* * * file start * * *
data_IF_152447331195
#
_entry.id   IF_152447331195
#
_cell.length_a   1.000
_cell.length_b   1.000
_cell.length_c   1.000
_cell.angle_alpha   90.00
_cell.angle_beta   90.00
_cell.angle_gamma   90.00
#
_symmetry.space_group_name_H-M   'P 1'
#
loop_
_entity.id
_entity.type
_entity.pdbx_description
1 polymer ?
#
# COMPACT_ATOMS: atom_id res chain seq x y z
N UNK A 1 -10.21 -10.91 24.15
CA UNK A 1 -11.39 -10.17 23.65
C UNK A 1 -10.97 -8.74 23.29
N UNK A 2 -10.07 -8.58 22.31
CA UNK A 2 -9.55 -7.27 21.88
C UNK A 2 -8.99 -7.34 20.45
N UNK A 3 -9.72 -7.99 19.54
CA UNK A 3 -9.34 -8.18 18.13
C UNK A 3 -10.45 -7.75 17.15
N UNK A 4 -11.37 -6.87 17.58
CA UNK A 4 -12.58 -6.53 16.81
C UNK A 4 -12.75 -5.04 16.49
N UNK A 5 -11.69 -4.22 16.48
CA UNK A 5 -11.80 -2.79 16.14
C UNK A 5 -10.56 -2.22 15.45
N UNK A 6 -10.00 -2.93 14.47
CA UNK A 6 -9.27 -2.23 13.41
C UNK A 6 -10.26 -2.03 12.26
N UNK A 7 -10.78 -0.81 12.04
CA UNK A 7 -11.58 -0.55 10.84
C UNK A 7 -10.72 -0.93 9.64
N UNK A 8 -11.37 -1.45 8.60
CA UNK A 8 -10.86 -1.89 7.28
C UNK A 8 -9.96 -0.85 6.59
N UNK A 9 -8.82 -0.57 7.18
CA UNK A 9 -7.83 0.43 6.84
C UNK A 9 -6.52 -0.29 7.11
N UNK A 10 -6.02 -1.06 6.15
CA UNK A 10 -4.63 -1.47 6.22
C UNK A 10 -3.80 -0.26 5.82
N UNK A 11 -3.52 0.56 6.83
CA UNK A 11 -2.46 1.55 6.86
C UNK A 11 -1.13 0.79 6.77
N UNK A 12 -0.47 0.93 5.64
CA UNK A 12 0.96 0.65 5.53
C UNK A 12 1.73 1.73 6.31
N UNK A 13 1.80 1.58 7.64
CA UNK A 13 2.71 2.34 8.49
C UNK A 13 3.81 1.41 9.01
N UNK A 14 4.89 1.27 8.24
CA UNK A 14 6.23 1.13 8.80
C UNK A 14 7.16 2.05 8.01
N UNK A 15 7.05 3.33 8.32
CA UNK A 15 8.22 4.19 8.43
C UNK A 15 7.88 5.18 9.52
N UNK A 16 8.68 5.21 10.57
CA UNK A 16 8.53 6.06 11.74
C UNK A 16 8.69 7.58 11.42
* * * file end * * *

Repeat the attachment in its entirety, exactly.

data_IF_152447331195
#
_entry.id   IF_152447331195
#
_cell.length_a   1.000
_cell.length_b   1.000
_cell.length_c   1.000
_cell.angle_alpha   90.00
_cell.angle_beta   90.00
_cell.angle_gamma   90.00
#
_symmetry.space_group_name_H-M   'P 1'
#
loop_
_entity.id
_entity.type
_entity.pdbx_description
1 polymer ?
#
# COMPACT_ATOMS: atom_id res chain seq x y z
N UNK A 1 -10.21 -10.91 24.15
CA UNK A 1 -11.39 -10.17 23.65
C UNK A 1 -10.97 -8.74 23.29
N UNK A 2 -10.07 -8.58 22.31
CA UNK A 2 -9.55 -7.27 21.88
C UNK A 2 -8.99 -7.34 20.45
N UNK A 3 -9.72 -7.99 19.54
CA UNK A 3 -9.34 -8.18 18.13
C UNK A 3 -10.45 -7.75 17.15
N UNK A 4 -11.37 -6.87 17.58
CA UNK A 4 -12.58 -6.53 16.81
C UNK A 4 -12.75 -5.04 16.49
N UNK A 5 -11.69 -4.22 16.48
CA UNK A 5 -11.80 -2.79 16.14
C UNK A 5 -10.56 -2.22 15.45
N UNK A 6 -10.00 -2.93 14.47
CA UNK A 6 -9.27 -2.23 13.41
C UNK A 6 -10.26 -2.03 12.26
N UNK A 7 -10.78 -0.81 12.04
CA UNK A 7 -11.58 -0.55 10.84
C UNK A 7 -10.72 -0.93 9.64
N UNK A 8 -11.37 -1.45 8.60
CA UNK A 8 -10.86 -1.89 7.28
C UNK A 8 -9.96 -0.85 6.59
N UNK A 9 -8.82 -0.57 7.18
CA UNK A 9 -7.83 0.43 6.84
C UNK A 9 -6.52 -0.29 7.11
N UNK A 10 -6.02 -1.06 6.15
CA UNK A 10 -4.63 -1.47 6.22
C UNK A 10 -3.80 -0.26 5.82
N UNK A 11 -3.52 0.56 6.83
CA UNK A 11 -2.46 1.55 6.86
C UNK A 11 -1.13 0.79 6.77
N UNK A 12 -0.47 0.93 5.64
CA UNK A 12 0.96 0.65 5.53
C UNK A 12 1.73 1.73 6.31
N UNK A 13 1.80 1.58 7.64
CA UNK A 13 2.71 2.34 8.49
C UNK A 13 3.81 1.41 9.01
N UNK A 14 4.89 1.27 8.24
CA UNK A 14 6.23 1.13 8.80
C UNK A 14 7.16 2.05 8.01
N UNK A 15 7.05 3.33 8.32
CA UNK A 15 8.22 4.19 8.43
C UNK A 15 7.88 5.18 9.52
N UNK A 16 8.68 5.21 10.57
CA UNK A 16 8.53 6.06 11.74
C UNK A 16 8.69 7.58 11.42